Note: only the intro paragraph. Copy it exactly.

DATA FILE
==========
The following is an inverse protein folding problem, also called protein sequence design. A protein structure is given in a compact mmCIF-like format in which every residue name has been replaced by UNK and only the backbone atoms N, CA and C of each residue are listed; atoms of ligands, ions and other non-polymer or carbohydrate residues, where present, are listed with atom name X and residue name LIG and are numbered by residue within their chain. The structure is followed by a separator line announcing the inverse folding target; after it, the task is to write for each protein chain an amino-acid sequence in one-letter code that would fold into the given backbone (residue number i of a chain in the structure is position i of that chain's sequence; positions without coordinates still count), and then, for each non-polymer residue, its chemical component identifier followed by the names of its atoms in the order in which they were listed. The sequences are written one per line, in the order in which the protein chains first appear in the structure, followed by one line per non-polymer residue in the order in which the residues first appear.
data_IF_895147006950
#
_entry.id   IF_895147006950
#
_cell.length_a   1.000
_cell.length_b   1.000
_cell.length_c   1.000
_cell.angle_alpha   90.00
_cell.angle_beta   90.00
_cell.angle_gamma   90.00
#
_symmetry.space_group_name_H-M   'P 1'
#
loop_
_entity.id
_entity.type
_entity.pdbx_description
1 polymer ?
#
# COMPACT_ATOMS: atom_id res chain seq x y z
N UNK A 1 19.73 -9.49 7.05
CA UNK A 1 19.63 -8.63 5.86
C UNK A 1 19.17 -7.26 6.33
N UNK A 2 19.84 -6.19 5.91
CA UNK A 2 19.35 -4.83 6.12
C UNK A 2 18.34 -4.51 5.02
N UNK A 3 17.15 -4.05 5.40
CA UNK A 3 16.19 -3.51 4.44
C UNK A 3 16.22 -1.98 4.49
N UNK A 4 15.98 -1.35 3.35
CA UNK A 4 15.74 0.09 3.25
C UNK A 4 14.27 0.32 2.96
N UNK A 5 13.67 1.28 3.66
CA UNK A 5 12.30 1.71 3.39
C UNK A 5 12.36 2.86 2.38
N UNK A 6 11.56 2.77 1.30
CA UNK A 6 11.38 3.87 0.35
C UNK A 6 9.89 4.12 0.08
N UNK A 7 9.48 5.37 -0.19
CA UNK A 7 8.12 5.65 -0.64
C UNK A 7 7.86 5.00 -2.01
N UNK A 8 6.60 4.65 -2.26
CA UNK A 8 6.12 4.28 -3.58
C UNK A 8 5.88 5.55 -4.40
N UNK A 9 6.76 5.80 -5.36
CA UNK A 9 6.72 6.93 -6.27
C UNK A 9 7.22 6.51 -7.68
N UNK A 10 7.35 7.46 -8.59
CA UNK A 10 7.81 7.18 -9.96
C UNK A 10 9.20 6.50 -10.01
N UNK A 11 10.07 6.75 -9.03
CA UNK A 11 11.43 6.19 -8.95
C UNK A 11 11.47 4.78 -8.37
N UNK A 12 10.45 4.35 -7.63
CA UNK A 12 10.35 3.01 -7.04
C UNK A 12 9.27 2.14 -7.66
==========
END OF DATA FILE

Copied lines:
The following is an inverse protein folding problem, also called protein sequence design. A protein structure is given in a compact mmCIF-like format in which every residue name has been replaced by UNK and only the backbone atoms N, CA and C of each residue are listed; atoms of ligands, ions and other non-polymer or carbohydrate residues, where present, are listed with atom name X and residue name LIG and are numbered by residue within their chain. The structure is followed by a separator line announcing the inverse folding target; after it, the task is to write for each protein chain an amino-acid sequence in one-letter code that would fold into the given backbone (residue number i of a chain in the structure is position i of that chain's sequence; positions without coordinates still count), and then, for each non-polymer residue, its chemical component identifier followed by the names of its atoms in the order in which they were listed. The sequences are written one per line, in the order in which the protein chains first appear in the structure, followed by one line per non-polymer residue in the order in which the residues first appear.